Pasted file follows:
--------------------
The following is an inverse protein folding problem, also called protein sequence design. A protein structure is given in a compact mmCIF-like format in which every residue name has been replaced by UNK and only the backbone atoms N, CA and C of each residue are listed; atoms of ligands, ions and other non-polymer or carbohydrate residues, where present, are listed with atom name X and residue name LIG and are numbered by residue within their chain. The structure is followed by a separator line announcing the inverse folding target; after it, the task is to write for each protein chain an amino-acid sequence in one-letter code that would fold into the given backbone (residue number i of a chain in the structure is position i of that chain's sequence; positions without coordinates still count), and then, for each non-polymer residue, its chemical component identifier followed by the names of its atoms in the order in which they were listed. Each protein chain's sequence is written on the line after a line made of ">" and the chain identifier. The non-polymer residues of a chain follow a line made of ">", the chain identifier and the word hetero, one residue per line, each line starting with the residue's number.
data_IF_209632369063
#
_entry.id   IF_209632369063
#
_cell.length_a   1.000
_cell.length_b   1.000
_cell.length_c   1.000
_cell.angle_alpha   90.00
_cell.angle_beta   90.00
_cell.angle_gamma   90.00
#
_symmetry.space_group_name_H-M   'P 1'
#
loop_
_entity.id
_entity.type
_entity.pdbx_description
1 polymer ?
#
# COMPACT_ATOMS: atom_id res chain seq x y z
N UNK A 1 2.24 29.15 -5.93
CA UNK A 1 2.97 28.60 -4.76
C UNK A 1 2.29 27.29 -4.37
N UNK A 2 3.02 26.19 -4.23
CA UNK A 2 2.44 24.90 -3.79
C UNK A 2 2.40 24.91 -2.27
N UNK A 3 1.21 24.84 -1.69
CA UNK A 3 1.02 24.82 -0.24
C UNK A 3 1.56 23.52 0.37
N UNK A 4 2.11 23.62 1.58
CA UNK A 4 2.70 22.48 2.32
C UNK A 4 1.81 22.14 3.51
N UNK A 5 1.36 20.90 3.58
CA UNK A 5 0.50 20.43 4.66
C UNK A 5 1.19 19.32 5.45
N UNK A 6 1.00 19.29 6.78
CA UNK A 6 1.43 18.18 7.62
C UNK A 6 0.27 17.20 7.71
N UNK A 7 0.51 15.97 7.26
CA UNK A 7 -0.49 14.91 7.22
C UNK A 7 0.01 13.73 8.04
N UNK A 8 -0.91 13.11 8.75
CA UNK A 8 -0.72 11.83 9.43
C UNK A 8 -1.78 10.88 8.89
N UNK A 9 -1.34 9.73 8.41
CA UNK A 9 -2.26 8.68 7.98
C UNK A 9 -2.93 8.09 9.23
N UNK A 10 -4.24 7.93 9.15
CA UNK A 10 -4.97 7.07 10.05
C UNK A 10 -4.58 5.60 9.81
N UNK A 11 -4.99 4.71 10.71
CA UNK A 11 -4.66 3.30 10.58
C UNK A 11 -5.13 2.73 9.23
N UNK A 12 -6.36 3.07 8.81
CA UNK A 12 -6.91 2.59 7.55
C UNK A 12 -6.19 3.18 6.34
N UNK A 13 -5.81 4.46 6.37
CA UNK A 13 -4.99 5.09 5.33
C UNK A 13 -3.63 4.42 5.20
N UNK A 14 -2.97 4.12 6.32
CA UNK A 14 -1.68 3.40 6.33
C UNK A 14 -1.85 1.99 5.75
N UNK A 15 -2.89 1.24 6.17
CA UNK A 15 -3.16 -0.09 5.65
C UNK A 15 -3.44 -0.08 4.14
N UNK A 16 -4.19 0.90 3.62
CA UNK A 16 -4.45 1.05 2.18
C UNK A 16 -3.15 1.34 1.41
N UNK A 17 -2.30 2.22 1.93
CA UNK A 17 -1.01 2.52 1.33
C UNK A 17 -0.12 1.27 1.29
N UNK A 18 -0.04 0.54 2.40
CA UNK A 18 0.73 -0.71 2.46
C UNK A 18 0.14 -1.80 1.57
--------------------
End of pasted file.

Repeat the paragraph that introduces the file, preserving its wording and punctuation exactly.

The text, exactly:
The following is an inverse protein folding problem, also called protein sequence design. A protein structure is given in a compact mmCIF-like format in which every residue name has been replaced by UNK and only the backbone atoms N, CA and C of each residue are listed; atoms of ligands, ions and other non-polymer or carbohydrate residues, where present, are listed with atom name X and residue name LIG and are numbered by residue within their chain. The structure is followed by a separator line announcing the inverse folding target; after it, the task is to write for each protein chain an amino-acid sequence in one-letter code that would fold into the given backbone (residue number i of a chain in the structure is position i of that chain's sequence; positions without coordinates still count), and then, for each non-polymer residue, its chemical component identifier followed by the names of its atoms in the order in which they were listed. Each protein chain's sequence is written on the line after a line made of ">" and the chain identifier. The non-polymer residues of a chain follow a line made of ">", the chain identifier and the word hetero, one residue per line, each line starting with the residue's number.